Suite de mon interpellation au Haut commissaire des droits de l'Homme de l'ONU dont les services m'ont écrit ce jour. Quoiqu'il en soit, je resterai vigilant sur cette question comme sur tant d'autres. Notre liberté n'a de sens que si nos soeurs et frères de toute obédience, de toutes les minorités, sur toutes les latitudes, sont libres d'être eux-mêmes. Sinon à quoi bon de parler d'égalité de l'Humanité, born equal !!!
" Dear Gorgui,
Thanks for sharing. As far as OHCHR is concerned, we continue to use the term 'Rohingya' based on the principle of self-identification. The High Commissioner used it in his recent report to the Human Rights Council in the situation of Rohingya Muslims and other minorities in Myanmar (A/HRC/3218) and also in his oral statement to the Council on 29 June.
I've extracted a couple of quotes from his oral statement of 29 June (attached): "My report today confirms the need to urgently address the serious human rights violations affecting the Rohingya and other minorities....
Significant expectations rest with the new Government that took office in April 2016 and I am encouraged by early signs of acknowledgement that change is needed. From the outset, let me acknowledge that this Government is the most ethnically diverse in decades, and that it has already taken some initial steps to address the situation of minorities in the country. These include the creation of a Ministry of Ethnic Affairs, and proposals for a 21st century Panglong Peace Conference. I also note that on 30 May, the Government set up a Central Committee on the Implementation of Peace, Stability and Development of Rakhine State, chaired by the State Counsellor Daw Aung San Suu Kyi.
It is vital that these initial steps move towards a major and comprehensive effort to address the entrenched discrimination against minorities which my report identifies. The new Government has inherited a structure of laws and policies that deny fundamental rights to minorities, and decades of impunity for serious violations against these communities has encouraged ongoing violence against them. Just last week, an unidentified mob attacked and partially destroyed a mosque and other properties in the Bago Region of Myanmar, a stark reminder of the need to take urgent steps to prevent and counter acts of incitement to discrimination, violence and hatred.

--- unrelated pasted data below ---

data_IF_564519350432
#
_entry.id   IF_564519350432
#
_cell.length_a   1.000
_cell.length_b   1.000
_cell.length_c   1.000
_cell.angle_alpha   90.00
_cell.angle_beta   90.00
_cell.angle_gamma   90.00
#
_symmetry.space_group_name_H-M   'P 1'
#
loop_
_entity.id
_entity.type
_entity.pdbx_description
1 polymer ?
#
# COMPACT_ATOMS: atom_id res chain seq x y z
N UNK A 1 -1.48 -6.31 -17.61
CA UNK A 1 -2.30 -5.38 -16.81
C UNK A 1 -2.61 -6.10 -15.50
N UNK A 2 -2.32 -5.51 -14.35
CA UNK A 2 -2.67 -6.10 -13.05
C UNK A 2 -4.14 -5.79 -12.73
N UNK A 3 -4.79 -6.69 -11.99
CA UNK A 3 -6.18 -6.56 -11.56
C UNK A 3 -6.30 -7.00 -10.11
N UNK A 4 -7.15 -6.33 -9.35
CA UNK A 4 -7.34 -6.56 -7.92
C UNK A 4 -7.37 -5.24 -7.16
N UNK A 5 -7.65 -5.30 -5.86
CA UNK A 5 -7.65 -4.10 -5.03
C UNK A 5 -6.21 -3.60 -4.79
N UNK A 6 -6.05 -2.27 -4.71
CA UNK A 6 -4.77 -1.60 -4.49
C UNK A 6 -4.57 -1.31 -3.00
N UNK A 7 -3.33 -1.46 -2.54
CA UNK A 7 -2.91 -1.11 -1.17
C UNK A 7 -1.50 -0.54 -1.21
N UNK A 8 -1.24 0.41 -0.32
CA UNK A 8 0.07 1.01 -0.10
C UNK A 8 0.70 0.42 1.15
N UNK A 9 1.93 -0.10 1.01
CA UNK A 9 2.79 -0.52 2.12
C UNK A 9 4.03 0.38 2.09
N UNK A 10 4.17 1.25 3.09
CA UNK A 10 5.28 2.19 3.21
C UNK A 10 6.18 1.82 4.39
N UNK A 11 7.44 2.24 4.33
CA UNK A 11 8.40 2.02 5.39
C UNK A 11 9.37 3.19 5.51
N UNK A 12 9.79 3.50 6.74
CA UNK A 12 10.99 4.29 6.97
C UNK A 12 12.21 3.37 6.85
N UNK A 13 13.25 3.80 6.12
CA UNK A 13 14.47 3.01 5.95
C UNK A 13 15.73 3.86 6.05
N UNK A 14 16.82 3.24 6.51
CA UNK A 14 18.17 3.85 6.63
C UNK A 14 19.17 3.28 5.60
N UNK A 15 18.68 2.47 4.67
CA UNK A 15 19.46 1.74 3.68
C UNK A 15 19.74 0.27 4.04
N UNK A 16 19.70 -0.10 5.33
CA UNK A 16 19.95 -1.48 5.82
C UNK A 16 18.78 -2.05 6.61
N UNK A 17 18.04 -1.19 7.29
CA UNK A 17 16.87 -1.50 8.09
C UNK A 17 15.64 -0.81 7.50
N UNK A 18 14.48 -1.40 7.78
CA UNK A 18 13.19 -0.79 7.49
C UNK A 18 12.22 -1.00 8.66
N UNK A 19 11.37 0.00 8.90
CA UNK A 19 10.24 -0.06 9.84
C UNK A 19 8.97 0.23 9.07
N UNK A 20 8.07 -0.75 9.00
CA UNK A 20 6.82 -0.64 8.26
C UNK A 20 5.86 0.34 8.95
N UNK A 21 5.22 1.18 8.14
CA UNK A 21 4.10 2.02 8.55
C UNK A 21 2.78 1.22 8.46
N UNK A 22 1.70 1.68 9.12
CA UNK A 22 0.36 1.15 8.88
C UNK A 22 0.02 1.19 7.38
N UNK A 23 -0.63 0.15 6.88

I believe that a strong effort to address violations against minorities will be essential, to provide all the people of Myanmar with a safe and peaceful environment, and to enable Myanmar’s transition to sustainable development, democracy and peace.
The Myanmar authorities have officially recognized 135 ethnic groups, but the Rohingya are not among them. Most of the Rohingya are rendered stateless and deprived of access to basic economic and social services. Since 1992, successive Special Rapporteurs have documented patterns of widespread and systematic violations against the Rohingya. My report highlights some of these patterns, including arbitrary deprivation of nationality; restriction on freedom of movement; threats to life, liberty and security; sexual and gender-based violence; denial of the rights to health, education and adequate standard of living; protracted displacement; forced labour; human trafficking and migrant smuggling; restrictions based on local orders; and limitation on political rights. The patterns of violations suggest the possible commission of crimes against humanity, if established in a court of law. ..."